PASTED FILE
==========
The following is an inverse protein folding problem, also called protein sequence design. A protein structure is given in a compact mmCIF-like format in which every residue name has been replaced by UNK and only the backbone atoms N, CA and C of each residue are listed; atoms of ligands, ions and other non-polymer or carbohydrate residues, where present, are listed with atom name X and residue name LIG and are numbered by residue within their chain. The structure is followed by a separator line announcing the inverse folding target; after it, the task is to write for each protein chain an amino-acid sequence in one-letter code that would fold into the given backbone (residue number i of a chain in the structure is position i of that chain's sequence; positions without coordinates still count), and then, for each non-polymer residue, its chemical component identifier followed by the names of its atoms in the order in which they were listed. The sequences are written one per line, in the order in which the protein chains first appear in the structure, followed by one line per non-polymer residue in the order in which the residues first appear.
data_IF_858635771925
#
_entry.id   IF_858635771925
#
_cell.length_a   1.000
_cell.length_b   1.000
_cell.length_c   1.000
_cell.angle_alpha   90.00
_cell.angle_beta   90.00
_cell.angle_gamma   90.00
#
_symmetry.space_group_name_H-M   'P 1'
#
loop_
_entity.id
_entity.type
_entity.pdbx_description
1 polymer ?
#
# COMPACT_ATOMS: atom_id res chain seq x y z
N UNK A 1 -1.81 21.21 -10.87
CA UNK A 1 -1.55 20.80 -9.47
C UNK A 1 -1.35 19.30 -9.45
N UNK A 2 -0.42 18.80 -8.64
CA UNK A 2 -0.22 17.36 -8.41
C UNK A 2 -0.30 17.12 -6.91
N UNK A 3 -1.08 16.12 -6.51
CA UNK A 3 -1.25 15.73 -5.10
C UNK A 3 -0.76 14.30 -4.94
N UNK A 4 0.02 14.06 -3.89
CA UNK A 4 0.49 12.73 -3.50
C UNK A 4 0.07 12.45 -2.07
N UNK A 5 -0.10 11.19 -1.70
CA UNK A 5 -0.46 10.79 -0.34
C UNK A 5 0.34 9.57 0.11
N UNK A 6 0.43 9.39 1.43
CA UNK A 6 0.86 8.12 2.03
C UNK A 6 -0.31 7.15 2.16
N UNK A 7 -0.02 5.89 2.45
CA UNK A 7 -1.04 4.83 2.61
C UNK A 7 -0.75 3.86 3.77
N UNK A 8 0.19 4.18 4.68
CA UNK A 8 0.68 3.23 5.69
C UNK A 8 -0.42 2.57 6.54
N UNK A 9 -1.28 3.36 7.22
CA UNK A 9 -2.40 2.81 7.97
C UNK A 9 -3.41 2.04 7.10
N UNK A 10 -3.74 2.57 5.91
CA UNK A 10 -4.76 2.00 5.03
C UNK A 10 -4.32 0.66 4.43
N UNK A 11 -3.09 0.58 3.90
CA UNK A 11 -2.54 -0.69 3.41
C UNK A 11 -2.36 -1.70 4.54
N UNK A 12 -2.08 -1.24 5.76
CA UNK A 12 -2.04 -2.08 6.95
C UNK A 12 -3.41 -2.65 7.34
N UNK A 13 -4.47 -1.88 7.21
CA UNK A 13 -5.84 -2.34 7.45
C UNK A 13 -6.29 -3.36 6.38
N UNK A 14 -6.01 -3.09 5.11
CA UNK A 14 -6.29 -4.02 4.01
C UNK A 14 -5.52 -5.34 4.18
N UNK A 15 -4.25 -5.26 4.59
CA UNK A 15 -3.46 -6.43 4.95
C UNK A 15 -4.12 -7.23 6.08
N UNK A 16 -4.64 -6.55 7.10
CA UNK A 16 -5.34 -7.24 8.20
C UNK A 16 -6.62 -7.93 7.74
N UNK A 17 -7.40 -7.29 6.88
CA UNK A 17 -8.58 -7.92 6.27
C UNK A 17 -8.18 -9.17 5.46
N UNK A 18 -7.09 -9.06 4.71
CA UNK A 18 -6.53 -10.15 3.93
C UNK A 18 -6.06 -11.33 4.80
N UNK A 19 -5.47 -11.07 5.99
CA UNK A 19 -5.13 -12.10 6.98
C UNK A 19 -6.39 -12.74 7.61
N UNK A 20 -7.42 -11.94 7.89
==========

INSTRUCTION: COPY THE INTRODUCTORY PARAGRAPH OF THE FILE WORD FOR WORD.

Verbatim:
The following is an inverse protein folding problem, also called protein sequence design. A protein structure is given in a compact mmCIF-like format in which every residue name has been replaced by UNK and only the backbone atoms N, CA and C of each residue are listed; atoms of ligands, ions and other non-polymer or carbohydrate residues, where present, are listed with atom name X and residue name LIG and are numbered by residue within their chain. The structure is followed by a separator line announcing the inverse folding target; after it, the task is to write for each protein chain an amino-acid sequence in one-letter code that would fold into the given backbone (residue number i of a chain in the structure is position i of that chain's sequence; positions without coordinates still count), and then, for each non-polymer residue, its chemical component identifier followed by the names of its atoms in the order in which they were listed. The sequences are written one per line, in the order in which the protein chains first appear in the structure, followed by one line per non-polymer residue in the order in which the residues first appear.